# Cantor's second diagonal argument

Cantor's second diagonal argument is a mathematical proof that the set of real numbers is uncountable , and more generally that the mappings of a set to {0,1} and the power set of a set are more powerful than this set. The mathematician Georg Cantor found this proof in 1877 and gave the two generalizations in 1891 and 1899.

With his first diagonal argument , Cantor showed that the set of rational numbers can be counted ; he gave a reversibly unique mapping (a bijection ) between the set of natural numbers and the set of rational numbers. This illustration clearly allows all rational numbers to be arranged in a countably infinite sequence .

By contradiction he showed that there is no such sequence for the real numbers ; H. no bijection to the natural numbers.

This proof is not Cantor's first proof of the uncountability of real numbers. Cantor's first proof of uncountability was published in 1874, three years before his diagonal argument. The first proof works with other properties of the real numbers and gets by without a number system .

## Proof of the uncountability of real numbers

Let be any sequence of real numbers in the open interval . We will show that there is at least one real number in this interval that does not appear in the sequence . Since this reasoning holds for any sequence , there can be no sequence that contains all real numbers in the interval . ${\ displaystyle (z_ {i})}$ ${\ displaystyle (0,1)}$${\ displaystyle (z_ {i})}$${\ displaystyle (z_ {i})}$${\ displaystyle (0,1)}$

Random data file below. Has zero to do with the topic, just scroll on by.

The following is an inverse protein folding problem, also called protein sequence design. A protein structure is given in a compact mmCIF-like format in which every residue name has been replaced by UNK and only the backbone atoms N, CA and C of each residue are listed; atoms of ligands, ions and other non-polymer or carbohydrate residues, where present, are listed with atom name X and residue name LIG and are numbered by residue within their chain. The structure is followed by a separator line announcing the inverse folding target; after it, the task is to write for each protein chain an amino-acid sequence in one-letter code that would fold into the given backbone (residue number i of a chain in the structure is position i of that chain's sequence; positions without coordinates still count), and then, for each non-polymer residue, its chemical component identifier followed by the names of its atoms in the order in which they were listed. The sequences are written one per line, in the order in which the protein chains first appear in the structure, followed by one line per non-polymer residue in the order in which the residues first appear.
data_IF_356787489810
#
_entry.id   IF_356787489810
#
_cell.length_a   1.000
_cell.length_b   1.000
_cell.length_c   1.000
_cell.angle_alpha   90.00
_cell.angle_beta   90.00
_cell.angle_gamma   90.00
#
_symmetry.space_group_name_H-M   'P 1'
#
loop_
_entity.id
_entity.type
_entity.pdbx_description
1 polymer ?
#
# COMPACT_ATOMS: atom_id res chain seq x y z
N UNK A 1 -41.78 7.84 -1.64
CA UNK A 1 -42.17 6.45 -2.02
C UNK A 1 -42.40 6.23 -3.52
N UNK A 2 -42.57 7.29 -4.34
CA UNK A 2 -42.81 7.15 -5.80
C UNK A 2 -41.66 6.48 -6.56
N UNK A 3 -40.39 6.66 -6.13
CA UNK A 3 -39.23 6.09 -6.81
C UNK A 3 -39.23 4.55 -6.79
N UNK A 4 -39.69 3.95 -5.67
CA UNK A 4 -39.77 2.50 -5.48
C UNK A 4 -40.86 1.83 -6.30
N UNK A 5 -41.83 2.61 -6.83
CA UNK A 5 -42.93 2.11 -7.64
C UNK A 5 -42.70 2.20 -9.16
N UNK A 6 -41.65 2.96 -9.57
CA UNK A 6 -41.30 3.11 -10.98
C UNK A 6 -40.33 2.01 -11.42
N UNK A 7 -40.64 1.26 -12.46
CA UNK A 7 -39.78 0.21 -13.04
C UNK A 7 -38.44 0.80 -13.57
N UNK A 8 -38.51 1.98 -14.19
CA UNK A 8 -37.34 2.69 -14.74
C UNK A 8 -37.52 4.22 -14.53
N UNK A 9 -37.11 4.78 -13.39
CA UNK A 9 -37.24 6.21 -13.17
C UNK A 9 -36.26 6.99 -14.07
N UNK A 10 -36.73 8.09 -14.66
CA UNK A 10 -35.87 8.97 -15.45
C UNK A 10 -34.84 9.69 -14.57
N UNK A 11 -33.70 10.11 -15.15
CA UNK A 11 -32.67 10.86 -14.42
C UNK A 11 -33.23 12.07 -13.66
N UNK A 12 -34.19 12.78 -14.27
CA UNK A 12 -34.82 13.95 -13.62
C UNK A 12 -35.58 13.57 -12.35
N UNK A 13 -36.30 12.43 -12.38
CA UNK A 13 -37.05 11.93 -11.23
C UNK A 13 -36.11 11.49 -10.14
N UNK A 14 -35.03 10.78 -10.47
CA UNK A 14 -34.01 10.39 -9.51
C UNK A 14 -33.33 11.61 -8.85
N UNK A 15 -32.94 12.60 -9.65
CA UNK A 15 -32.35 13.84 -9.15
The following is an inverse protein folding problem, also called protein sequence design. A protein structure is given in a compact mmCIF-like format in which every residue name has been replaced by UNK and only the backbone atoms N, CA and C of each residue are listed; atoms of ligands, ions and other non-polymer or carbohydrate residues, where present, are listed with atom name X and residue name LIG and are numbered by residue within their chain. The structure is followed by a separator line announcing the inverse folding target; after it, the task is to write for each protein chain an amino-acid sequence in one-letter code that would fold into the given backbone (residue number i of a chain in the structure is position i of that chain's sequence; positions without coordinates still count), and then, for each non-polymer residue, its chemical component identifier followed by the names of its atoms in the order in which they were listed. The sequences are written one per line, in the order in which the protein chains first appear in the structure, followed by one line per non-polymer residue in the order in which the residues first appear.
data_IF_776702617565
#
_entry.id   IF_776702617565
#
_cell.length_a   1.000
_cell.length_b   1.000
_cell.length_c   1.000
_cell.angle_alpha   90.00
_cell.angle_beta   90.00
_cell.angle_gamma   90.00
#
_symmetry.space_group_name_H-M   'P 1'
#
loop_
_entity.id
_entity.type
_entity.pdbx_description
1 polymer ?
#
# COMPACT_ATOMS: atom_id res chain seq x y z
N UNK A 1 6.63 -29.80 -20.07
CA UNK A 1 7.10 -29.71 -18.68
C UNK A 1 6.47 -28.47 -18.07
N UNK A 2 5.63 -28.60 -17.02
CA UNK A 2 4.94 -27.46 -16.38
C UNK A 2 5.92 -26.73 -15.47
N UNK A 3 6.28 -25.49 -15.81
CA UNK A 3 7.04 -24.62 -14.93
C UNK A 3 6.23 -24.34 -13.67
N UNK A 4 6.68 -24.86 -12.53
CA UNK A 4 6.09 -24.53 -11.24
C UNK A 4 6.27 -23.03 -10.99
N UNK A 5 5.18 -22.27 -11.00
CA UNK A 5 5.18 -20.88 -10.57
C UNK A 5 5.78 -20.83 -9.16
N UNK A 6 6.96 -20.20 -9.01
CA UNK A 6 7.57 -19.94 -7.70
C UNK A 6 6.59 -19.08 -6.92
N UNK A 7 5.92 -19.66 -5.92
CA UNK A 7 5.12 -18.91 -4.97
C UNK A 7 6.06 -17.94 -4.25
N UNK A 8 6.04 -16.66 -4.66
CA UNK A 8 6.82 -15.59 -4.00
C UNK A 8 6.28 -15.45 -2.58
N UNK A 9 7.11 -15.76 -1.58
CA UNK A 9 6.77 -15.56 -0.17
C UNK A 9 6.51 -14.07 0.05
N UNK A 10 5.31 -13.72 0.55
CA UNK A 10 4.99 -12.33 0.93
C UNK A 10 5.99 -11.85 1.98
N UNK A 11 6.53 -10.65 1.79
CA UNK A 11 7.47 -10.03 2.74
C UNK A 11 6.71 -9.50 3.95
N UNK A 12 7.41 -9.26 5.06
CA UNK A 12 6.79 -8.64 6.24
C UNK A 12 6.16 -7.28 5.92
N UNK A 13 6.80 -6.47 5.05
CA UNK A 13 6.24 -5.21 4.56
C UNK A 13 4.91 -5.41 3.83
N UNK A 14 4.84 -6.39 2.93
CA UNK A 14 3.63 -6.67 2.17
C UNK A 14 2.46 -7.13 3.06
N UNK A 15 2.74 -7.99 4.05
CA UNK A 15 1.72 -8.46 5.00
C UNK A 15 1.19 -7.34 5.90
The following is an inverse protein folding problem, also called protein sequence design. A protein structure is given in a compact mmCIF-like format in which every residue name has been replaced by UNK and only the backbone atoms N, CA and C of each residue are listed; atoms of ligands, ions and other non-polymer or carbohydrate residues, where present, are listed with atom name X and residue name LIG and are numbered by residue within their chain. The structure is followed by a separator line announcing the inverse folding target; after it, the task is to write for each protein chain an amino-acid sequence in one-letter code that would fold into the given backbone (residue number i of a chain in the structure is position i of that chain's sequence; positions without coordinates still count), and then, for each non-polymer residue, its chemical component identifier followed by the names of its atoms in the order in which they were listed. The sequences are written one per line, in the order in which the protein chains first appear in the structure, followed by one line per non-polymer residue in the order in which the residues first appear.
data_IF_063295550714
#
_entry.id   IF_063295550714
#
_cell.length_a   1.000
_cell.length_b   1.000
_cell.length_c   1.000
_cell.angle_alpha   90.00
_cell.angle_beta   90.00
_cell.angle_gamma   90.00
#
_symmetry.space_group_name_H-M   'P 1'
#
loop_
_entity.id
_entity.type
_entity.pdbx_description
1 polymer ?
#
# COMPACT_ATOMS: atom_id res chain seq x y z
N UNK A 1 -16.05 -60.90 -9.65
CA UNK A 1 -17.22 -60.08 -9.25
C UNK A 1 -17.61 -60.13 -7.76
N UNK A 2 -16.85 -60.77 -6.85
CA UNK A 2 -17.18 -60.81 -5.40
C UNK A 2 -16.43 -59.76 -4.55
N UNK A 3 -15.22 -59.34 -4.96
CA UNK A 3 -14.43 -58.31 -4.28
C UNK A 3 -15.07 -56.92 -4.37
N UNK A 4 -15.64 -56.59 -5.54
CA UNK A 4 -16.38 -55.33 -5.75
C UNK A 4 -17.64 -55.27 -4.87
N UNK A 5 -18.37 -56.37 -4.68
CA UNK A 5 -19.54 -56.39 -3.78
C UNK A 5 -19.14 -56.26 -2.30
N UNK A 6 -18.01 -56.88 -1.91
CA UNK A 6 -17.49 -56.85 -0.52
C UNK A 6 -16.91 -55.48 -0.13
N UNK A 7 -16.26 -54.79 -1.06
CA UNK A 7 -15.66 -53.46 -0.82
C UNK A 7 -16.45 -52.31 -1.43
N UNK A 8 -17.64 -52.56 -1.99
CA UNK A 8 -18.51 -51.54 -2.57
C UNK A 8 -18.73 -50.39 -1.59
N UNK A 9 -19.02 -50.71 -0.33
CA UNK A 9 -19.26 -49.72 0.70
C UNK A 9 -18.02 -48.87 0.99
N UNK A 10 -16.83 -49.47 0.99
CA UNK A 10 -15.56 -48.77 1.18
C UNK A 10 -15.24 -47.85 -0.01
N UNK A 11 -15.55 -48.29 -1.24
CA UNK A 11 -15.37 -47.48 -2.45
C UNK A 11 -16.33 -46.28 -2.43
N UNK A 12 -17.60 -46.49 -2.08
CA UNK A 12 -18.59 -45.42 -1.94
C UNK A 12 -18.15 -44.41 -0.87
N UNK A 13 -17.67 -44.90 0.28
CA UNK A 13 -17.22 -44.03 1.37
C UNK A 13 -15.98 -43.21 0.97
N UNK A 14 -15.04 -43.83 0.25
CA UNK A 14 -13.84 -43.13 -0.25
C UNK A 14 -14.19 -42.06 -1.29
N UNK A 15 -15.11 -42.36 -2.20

The numbers in this given sequence look like this in their decimal fraction development :

${\ displaystyle z_ {1} = 0, {\ underline {a_ {11}}} \ a_ {12} \ a_ {13} \ ldots}$
${\ displaystyle z_ {2} = 0, a_ {21} \ {\ underline {a_ {22}}} \ a_ {23} \ ldots}$
${\ displaystyle z_ {3} = 0, a_ {31} \ a_ {32} \ {\ underline {a_ {33}}} \ ldots}$
${\ displaystyle z_ {4} = \ ldots}$
${\ displaystyle \ vdots}$

Here are the real numbers and the decimal places of those real numbers. The diagonal elements are highlighted, from which we construct a new number ${\ displaystyle z_ {i}}$${\ displaystyle a_ {ij}}$

${\ displaystyle x = 0, x_ {1} x_ {2} x_ {3} \ ldots; \ qquad}$

Each number in the sequence defines a decimal of in the following way . ${\ displaystyle z_ {i}}$${\ displaystyle x_ {i}}$${\ displaystyle x}$

If it is, we bet , otherwise . This definition ensures that is a different number than .${\ displaystyle a_ {11} = 5}$${\ displaystyle x_ {1} = 4}$${\ displaystyle x_ {1} = 5}$${\ displaystyle x}$${\ displaystyle z_ {1}}$
If it is, we bet , otherwise . This applies .${\ displaystyle a_ {22} = 5}$${\ displaystyle x_ {2} = 4}$${\ displaystyle x_ {2} = 5}$${\ displaystyle x \ neq z_ {2}}$

In general we define for every natural number : ${\ displaystyle i}$

If it is, we bet , otherwise . This applies .${\ displaystyle a_ {ii} = 5}$${\ displaystyle x_ {i} = 4}$${\ displaystyle x_ {i} = 5}$${\ displaystyle x \ neq z_ {i}}$

So we go through the whole sequence and get a number that differs from all numbers in the sequence in at least one decimal place and which is greater than 0 and less than 1. This number is called the diagonal number that is assigned to the sequence . ${\ displaystyle x}$${\ displaystyle (z_ {i})}$